All individuals and organisations involved in the prostitution sector view it from their own perspective: women involved in prostitution, customers, law enforcement officials, charity and NGO staff, women previously involved in prostitution, legislators, judges, jurors and academics all have their own particular set of experiences, biases, expectations, cultural influences and worldviews. Everyone experiences the world through their own unique cultural filter, and because the sale of sex itself is an emotive and politicised subject, when discussing human trafficking it is critical to recognise the effects of these cultural filters. Legitimate arguments on how best to minimise harm from prostitution range from toleration to legalisation to unconditional abolition. It could legitimately be argued that anyone who sells sex is by definition unacceptably exploited; conversely it could also be argued that in certain circumstances prostitution is an entirely legitimate form of employment. There exist a variety of opinions on all sides of the debate, and there seems little chance of achieving a widespread consensus.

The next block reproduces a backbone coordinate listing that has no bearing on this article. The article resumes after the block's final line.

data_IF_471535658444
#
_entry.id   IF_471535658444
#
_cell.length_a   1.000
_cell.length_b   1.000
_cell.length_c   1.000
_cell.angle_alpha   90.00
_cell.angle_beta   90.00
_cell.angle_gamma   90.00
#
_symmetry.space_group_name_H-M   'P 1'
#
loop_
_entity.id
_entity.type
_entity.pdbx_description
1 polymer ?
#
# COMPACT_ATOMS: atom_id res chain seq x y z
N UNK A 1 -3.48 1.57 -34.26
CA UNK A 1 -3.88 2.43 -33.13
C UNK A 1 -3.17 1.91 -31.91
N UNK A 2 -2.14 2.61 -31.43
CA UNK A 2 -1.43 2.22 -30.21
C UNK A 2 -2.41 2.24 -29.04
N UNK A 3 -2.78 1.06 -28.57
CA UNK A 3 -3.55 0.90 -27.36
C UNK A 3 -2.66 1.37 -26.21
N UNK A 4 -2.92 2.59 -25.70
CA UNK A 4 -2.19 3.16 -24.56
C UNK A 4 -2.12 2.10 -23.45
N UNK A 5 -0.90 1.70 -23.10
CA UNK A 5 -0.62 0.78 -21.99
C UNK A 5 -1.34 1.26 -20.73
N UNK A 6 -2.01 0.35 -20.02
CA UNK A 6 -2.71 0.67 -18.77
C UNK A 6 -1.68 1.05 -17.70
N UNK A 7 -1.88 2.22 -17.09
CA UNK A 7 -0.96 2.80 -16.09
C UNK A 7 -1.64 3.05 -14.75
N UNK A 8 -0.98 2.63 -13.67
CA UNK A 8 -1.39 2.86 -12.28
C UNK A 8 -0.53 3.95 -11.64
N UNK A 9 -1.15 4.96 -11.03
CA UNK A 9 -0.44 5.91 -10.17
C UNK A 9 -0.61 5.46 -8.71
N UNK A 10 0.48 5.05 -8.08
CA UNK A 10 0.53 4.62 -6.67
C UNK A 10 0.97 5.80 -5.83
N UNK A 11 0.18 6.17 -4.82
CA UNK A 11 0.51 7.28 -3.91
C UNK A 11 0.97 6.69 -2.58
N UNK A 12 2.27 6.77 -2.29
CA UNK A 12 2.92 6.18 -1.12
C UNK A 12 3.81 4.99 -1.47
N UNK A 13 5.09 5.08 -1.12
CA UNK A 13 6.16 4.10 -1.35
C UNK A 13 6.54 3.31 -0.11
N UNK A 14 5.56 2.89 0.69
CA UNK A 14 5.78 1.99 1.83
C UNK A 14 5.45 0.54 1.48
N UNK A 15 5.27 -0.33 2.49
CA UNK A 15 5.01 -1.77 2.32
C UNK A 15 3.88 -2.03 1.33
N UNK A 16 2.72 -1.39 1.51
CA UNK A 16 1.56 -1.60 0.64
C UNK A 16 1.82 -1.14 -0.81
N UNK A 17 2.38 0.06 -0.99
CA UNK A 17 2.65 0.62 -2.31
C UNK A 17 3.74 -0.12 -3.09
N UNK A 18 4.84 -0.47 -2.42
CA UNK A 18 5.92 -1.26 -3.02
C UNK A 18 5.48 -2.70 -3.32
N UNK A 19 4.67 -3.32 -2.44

I'm not sure that it can be legitimately argued that sex-workers are by definition exploited, though of course it often is. The final point is sadly true, however - yet also unnecessary. To the extent that it exists (which is a matter of debate and considerable uncertainty, even after the report) sex trafficking - the coercive recruitment, movement and "employment" of unwilling sex-workers - is a real evil. That should go without saying. It does not have to be large-scale, or constitute a significant proportion of prostitution, to be worth prosecuting with the full might of the law. A single woman, or man, rescued from sexual slavery should be a cause of celebration. It seems, however, to be at the heart of many campaigners' assumptions that such abuses are inherent within prostitution and other parts of the sex industry as such.

It is this ideological bias, not the necessity of suppressing the sexual abuse of adults and children, that leads many self-declared feminists to inflate and exaggerate the number of victims - a strategy that might secure dramatic headlines, but which undermines the autonomy and denies the experiences (good, bad and most often indifferent) of many real women (and men), alienates the respectful and non-exploitative sex-worker clients (who are thus discouraged from reporting suspected trafficking victims to the police) and ultimately undermines the credibility of their whole cause. They should watch the video.